“Your Kunst is your Waffen” literally means art is your weapon. In, “I, Carmelita Tropicana”, Carmelita actually lives out this statement as a daily mantra. Carmelita performs Latina stereotypes to the upmost degree as a way to poke fun at the ridiculousness and inaccurateness of them and to get through constant problems of oppression. Carmelita is humorous, expressive, and has no shame in what she wears or says. Through using “loud” Spanish that may make the audience uncomfortable in a film mostly directed to an English speaking audience in situations such as the grocery store encounter with Sophia and the cashier, the audience gets a bigger message such as “Open your eyes because Latinas come in all colors” just from the cashier saying “Coño que tacaña” (Troyano, 148). Just because the audience may not know Spanish words or may feel that speaking it is exclusive does not mean that one is not allowed to have Spanish in a film. It opens up the possibility for people to do what they want with art, where there is no dominant or special format. By pushing the audience towards discomfort, Carmelita allows them to go to places they have not been before and to analyze and reflect. Carmelita complicates stereotypes and shows that there is no one definition for who a Latino is and that they can be lesbian, performance artists, and non-normative. In “Your Kunst is your Waffen” there was a section where Carmelita and her militant feminist group members were protesting against an abortion clinic and protesting man #2 yelled: “You lezzi-commie baby-killers!” (Troyano, 146). Including this extremist statement showed the ridiculousness and bizarreness of certain individuals. While Sophia and Carmelita are insulting each other (ie. when Carmelita said “Es que tu eres un anal retentive”) (Troyano, 149), Carmelita brings in her humor when she stops the insults among her and her sister and states: “I have a vision. A mission. I am a performance artiste” (Troyano 149) all the while her body is in a funny ole style. While most people would feel saddened or angry if they were placed in jail, Carmelita just wants to sing and dance. In one of the play notes it states that Sophia looks more and more unkempt which demonstrates how she is loosening up and is being more accepting of the different values that the women had. Kinship was maintained among the group even though the women had different opinions and personalities. Another funny section was when Carmelita stated, “Lets see what I got in the Cuban bank”. This plays upon the notion of class and wealth in minorities while poking fun at it. There was also a white prisoner in the jail with the other women, which breaks the stereotype that there are only minorities in the correctional system. Not only was the white prisoner Caucasian, she was also of a low economic class. The white prisoner’s class was humorously signaled by the fact that she used a bic pen to mug Carmelita. Music also plays a big part in “Your Kunst is your Waffen” since it relays messages to the audience. “Prisioneras del Amor” was my favorite song in the film. It emphasized how oppressed women are prisoners of all types whether its prisoners of love or life, and how this oppression creates tears, but that the women are empowered so that they can exchange those tears for “strength, muscle, and sweat” and become liberated (Troyano, 165).This song serves as inspiration for all.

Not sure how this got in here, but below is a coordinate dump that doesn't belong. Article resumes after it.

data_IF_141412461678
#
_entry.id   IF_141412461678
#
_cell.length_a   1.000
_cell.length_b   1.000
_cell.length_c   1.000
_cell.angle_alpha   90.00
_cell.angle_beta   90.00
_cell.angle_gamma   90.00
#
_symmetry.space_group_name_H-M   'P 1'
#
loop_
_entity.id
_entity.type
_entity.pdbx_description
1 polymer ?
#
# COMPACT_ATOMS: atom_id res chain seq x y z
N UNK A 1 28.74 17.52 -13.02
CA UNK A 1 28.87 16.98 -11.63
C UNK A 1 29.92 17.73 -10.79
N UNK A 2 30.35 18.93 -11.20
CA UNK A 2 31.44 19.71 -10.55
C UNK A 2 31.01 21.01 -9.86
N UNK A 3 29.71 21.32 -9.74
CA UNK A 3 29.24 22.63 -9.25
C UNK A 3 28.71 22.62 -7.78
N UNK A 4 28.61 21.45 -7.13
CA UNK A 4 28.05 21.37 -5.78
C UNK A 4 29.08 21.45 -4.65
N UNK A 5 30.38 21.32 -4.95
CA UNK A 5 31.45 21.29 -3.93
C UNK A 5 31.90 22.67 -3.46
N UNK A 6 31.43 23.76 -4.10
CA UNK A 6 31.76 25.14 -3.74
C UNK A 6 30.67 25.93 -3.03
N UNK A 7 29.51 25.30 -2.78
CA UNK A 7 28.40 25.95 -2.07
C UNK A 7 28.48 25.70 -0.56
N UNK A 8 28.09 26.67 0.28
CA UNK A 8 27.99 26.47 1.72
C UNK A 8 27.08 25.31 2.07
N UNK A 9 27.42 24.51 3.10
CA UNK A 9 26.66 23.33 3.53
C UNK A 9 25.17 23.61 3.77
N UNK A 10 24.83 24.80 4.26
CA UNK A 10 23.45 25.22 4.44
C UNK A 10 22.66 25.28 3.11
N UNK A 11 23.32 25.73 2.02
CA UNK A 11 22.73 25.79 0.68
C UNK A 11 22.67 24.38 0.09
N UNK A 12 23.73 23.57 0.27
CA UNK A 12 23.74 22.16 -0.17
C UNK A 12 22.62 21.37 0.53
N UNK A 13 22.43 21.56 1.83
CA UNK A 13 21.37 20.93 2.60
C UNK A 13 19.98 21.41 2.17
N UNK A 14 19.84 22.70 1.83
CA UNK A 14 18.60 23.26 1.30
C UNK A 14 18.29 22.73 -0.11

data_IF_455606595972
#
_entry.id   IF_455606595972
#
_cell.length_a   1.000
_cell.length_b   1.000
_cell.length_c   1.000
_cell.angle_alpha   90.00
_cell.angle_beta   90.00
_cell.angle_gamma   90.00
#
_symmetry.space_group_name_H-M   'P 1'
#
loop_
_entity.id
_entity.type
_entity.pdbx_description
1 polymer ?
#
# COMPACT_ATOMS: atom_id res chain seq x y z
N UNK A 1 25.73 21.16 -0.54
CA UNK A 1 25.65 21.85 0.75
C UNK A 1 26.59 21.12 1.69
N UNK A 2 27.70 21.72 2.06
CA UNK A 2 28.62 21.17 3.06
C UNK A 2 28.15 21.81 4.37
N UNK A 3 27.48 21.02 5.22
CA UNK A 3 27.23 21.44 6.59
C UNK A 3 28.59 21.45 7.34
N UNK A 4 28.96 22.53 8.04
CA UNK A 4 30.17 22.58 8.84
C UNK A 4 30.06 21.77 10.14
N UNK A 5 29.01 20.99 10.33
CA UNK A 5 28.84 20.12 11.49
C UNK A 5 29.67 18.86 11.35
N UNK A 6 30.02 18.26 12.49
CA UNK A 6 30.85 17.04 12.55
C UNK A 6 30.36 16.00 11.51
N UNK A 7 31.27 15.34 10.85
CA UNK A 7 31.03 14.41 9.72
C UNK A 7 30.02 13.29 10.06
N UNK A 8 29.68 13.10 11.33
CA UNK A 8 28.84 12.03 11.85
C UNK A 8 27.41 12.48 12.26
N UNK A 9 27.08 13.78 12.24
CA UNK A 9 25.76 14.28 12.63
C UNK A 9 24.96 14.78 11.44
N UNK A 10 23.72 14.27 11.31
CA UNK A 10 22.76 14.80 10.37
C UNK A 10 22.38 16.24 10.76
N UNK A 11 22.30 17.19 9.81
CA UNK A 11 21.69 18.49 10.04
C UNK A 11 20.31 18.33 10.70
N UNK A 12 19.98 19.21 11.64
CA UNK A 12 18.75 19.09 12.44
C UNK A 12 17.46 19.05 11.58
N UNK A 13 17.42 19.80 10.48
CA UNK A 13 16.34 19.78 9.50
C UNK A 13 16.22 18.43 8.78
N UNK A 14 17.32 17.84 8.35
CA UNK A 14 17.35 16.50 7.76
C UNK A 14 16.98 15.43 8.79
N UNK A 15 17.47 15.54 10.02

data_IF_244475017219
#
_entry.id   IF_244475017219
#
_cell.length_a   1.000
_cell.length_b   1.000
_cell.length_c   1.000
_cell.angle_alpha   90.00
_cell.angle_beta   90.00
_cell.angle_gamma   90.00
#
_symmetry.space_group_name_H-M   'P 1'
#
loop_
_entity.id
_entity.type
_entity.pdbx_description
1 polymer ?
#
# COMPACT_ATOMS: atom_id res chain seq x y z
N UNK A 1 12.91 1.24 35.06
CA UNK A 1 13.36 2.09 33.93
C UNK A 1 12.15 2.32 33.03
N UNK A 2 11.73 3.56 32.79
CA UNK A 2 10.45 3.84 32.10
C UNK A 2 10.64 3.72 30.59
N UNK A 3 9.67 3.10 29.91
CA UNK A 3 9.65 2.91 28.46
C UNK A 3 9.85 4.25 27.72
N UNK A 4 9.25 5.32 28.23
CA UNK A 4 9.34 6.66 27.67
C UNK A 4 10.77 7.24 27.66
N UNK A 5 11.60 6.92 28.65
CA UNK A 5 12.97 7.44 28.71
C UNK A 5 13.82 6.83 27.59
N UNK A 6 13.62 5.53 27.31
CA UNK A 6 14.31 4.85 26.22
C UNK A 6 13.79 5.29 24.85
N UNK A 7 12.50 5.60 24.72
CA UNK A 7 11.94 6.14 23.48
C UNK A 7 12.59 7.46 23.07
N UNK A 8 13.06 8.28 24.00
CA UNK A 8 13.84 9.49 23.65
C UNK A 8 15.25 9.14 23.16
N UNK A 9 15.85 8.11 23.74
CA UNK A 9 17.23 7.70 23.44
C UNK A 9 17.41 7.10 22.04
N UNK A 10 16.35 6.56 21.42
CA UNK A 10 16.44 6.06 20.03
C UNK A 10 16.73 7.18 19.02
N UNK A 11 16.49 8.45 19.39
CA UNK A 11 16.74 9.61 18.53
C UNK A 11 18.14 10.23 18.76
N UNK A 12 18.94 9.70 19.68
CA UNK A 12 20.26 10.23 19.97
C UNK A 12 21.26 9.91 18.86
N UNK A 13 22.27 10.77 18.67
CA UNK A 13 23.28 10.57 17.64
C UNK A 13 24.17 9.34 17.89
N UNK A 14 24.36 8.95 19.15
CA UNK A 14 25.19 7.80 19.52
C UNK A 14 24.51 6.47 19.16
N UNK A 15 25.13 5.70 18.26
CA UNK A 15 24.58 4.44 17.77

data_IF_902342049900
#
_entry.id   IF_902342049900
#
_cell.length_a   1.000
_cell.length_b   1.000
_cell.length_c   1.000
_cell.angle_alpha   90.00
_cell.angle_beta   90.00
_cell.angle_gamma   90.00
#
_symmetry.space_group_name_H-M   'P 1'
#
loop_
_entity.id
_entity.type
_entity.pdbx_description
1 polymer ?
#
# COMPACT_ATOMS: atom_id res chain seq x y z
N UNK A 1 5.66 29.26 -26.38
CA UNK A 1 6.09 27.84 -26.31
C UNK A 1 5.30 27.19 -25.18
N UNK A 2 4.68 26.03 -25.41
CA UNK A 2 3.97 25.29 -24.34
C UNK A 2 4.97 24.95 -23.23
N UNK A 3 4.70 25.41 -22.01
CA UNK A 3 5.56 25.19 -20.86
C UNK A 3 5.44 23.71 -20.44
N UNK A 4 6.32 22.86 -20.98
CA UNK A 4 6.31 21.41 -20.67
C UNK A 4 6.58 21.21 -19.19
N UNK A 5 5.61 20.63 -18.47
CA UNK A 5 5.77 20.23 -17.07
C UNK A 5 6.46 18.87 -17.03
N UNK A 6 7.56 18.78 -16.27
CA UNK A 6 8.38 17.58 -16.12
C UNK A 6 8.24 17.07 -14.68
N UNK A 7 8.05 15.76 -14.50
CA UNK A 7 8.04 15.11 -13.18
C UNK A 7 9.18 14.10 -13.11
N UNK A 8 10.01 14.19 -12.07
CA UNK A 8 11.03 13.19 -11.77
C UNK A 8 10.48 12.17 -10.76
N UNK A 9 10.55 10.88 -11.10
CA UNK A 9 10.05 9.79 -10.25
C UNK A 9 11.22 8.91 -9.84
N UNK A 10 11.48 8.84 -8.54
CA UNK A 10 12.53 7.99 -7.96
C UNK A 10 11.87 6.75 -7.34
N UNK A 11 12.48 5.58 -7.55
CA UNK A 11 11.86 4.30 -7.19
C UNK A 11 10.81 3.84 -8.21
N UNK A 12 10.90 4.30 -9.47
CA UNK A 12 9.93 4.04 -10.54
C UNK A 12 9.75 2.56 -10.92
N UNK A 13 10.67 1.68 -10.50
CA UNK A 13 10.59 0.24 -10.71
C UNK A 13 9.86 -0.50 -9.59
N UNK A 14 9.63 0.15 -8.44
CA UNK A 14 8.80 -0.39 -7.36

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Playwright’s choice of major characters within “Short eyes”